(3) This neatly ties in with the third feature of assertive behavior: The ability to initiate and/or terminate a conversation with a stranger. I have helped several single shy males by role playing and, subsequently, giving them the assignment to talk to any two women they may meet during the week. Their goal for the week is to be rejected by these women. This may sound counterproductive, at first, but the paradoxical nature of the assignment makes it impossible for them to fail. Simply stated the client cannot perceive himself being a loser whether he is rejected or not and, this realization in and of itself, has therapeutic value.

(4) The fourth characteristic of assertive behavior is the ability to make positive or negative comments to a stranger or someone you know well. An example of the latter would be a non-assertive spouse who will be always apologetic to his/her partner never being able to express anything negative to that person for fear perhaps that the partner may leave him/her. That person’s mate will probably have little respect for such a partner. Examples of asserting oneself in less familiar situations would be the ability to return a steak not cooked the way it was ordered, at a restaurant, or the ability to tell people talking in a movie theater to quiet down.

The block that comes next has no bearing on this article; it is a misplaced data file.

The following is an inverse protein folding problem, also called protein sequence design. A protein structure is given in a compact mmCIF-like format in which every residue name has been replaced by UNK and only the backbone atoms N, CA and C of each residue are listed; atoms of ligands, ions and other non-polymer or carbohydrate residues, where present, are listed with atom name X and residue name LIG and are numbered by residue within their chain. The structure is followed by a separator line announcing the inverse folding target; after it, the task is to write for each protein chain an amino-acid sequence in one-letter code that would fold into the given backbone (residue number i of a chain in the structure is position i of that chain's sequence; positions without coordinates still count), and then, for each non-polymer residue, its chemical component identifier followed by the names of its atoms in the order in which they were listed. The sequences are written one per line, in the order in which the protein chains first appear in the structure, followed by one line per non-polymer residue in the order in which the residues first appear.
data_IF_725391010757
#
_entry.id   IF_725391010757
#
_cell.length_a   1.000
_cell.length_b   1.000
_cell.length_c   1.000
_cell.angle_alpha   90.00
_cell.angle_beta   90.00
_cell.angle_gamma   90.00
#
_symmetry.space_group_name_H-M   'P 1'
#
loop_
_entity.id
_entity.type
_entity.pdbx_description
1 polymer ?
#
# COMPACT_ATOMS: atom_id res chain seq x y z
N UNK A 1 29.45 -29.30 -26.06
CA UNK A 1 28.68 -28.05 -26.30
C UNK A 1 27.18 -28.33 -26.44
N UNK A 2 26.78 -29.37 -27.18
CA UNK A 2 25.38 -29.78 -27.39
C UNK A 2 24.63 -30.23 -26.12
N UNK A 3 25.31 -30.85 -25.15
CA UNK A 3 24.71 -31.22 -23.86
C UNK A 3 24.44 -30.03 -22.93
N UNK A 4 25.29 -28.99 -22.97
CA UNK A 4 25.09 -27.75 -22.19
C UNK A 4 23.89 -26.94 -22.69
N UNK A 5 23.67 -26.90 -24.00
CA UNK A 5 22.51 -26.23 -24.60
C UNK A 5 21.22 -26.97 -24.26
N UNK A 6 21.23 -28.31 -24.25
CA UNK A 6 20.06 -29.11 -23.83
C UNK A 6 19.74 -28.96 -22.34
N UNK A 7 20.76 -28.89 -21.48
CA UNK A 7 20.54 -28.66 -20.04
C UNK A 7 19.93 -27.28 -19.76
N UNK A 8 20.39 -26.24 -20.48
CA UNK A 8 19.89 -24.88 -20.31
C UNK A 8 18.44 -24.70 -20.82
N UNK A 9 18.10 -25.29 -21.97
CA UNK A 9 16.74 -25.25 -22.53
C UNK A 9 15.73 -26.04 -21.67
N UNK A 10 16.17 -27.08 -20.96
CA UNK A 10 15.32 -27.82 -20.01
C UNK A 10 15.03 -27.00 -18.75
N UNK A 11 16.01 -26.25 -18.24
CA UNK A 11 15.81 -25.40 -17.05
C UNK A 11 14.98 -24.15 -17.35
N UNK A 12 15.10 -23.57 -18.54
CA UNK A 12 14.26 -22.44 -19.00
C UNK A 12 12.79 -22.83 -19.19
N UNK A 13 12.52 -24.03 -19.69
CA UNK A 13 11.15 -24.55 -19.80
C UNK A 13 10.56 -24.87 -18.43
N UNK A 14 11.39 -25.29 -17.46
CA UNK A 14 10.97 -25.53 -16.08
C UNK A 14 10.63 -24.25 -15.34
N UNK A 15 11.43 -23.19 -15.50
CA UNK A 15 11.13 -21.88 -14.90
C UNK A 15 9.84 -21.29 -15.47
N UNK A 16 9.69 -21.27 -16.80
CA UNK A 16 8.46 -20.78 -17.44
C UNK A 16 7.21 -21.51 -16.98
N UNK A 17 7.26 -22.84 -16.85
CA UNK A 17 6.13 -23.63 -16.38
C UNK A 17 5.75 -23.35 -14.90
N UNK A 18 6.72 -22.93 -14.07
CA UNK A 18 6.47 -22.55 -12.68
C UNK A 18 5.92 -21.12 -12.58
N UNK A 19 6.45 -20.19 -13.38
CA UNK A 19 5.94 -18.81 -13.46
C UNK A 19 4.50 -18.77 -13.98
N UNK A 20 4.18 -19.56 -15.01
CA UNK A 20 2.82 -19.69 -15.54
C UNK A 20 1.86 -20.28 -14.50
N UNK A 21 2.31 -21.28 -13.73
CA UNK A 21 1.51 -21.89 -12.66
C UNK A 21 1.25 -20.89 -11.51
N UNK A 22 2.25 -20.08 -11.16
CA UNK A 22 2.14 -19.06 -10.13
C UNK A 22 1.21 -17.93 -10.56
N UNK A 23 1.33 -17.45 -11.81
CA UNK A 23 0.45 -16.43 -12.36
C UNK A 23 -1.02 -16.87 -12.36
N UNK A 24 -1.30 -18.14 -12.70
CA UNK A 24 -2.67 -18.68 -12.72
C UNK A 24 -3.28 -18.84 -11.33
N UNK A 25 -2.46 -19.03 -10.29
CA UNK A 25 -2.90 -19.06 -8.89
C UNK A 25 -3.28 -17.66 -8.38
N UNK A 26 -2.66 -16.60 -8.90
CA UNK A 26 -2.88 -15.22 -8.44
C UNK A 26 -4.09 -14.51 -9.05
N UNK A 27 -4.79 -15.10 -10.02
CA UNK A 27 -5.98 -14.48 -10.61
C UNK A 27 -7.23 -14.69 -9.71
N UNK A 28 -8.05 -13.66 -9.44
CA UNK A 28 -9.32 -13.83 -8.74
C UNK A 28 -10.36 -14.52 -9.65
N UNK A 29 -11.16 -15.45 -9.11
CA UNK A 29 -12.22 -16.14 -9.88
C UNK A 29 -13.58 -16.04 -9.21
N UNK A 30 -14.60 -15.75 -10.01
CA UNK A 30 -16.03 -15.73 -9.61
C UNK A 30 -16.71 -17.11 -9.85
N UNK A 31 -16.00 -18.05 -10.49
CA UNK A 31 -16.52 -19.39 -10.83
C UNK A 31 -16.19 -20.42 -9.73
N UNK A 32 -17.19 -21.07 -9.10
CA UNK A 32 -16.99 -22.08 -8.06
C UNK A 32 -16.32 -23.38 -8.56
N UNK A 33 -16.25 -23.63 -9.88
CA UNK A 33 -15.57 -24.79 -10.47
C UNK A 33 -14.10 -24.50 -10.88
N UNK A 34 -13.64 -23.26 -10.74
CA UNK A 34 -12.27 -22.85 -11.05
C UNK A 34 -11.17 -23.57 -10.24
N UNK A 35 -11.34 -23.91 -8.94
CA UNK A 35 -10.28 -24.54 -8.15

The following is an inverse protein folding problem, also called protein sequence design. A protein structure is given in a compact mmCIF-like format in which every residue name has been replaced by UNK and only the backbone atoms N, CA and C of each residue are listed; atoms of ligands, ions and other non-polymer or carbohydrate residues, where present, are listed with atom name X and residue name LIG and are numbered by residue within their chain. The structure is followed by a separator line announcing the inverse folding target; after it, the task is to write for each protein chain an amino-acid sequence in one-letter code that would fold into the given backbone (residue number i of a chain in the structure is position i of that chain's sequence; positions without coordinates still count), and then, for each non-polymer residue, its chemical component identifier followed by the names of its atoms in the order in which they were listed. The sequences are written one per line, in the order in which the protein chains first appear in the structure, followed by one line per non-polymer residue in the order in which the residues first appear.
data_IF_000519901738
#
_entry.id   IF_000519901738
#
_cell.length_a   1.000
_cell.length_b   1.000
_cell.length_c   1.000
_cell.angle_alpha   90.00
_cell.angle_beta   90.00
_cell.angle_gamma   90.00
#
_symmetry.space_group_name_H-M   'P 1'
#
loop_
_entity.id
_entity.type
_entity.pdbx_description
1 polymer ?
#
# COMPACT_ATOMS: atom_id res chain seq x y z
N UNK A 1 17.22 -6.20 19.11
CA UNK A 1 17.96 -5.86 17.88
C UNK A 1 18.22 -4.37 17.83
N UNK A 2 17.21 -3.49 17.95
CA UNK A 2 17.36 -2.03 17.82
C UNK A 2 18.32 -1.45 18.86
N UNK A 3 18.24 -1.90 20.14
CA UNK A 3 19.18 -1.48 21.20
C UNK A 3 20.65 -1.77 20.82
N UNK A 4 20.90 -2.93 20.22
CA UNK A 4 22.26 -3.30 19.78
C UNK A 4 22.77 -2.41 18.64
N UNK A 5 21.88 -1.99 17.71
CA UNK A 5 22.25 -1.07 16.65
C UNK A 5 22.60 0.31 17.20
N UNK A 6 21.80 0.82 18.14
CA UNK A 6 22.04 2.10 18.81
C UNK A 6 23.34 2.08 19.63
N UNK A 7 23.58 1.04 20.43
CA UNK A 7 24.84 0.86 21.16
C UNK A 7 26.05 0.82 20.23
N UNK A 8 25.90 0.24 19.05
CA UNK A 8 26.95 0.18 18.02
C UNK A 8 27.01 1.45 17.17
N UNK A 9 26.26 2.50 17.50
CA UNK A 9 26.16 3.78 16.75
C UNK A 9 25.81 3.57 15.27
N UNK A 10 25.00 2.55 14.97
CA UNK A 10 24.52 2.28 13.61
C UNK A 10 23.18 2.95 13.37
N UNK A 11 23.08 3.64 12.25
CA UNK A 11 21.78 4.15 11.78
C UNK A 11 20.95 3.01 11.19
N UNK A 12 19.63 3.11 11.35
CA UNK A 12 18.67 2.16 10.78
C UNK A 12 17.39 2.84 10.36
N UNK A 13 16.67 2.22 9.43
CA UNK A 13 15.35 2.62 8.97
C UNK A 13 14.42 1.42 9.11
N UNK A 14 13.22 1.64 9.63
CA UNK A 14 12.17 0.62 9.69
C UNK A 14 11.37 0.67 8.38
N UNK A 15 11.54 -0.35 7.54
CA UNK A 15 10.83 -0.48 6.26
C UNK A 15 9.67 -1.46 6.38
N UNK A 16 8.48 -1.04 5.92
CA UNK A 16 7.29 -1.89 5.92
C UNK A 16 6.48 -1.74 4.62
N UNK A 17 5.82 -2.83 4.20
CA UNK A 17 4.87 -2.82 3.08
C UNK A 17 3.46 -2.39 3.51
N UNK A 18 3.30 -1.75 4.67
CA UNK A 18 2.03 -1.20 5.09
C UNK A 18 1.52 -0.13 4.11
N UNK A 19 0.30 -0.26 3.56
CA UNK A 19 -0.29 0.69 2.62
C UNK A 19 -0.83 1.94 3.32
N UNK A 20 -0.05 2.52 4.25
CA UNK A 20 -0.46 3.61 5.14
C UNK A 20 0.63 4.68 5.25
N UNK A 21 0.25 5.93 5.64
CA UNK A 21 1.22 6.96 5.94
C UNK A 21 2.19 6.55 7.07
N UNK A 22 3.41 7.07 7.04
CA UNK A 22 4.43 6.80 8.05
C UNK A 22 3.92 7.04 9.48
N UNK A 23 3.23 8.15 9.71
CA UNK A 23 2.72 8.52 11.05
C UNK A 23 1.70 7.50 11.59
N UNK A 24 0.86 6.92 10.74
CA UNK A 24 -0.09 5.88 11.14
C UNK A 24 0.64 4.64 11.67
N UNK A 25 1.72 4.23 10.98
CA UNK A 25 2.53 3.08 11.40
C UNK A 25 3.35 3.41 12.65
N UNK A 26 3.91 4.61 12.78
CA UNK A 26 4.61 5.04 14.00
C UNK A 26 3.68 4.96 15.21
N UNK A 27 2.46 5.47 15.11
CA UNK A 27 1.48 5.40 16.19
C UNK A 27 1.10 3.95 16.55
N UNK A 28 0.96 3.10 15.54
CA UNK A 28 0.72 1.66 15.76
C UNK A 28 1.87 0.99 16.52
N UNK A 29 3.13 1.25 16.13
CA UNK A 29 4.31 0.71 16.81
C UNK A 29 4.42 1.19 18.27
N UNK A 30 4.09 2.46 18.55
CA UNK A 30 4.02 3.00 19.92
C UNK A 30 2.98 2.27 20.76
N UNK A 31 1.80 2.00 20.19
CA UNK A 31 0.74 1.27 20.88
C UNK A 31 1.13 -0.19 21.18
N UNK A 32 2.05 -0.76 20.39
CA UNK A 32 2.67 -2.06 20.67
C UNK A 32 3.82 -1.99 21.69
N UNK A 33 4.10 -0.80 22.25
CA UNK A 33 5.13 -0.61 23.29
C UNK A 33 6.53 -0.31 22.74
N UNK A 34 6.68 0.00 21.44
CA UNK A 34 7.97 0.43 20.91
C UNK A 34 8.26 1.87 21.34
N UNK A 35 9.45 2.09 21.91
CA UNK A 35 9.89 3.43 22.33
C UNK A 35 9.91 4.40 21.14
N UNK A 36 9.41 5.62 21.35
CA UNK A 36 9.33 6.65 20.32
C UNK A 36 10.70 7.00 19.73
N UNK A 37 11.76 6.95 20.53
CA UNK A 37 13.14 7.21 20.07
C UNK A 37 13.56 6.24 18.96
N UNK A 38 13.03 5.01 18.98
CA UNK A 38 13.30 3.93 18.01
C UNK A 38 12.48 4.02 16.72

Part of this last feature of assertive behavior is the ability to accept positive comments made to you.  I have had several clients that refuse to accept a compliment from friends or family members by claiming that they didn’t deserve it.  Often such behavior stems from the fact that they may have a poor sense of self, thus questioning the truth or validity of anything positive directed toward them.  Being assertive is simply not congruent with a poor self-image or self-concept.

To conclude, when an individual asserts oneself in any of the above situations defining assertive behavior, that person takes the risk of being rejected. An assertive person recognizes this risk and is willing to accept the consequences if, he/she, truly believes in oneself.


The Most Amazing Game of Stickball

As a child growing up in Elizabeth, New Jersey, I very much enjoyed playing baseball.  Stickball was a great pastime for many of us in the 50’s and 60’s when I did my playing.  To play baseball you needed organized teams; stickball, on the other hand, could be played spontaneously with just two to four people.  It became widely popular in urban areas in the Northeast where, in fact, baseball had its origins.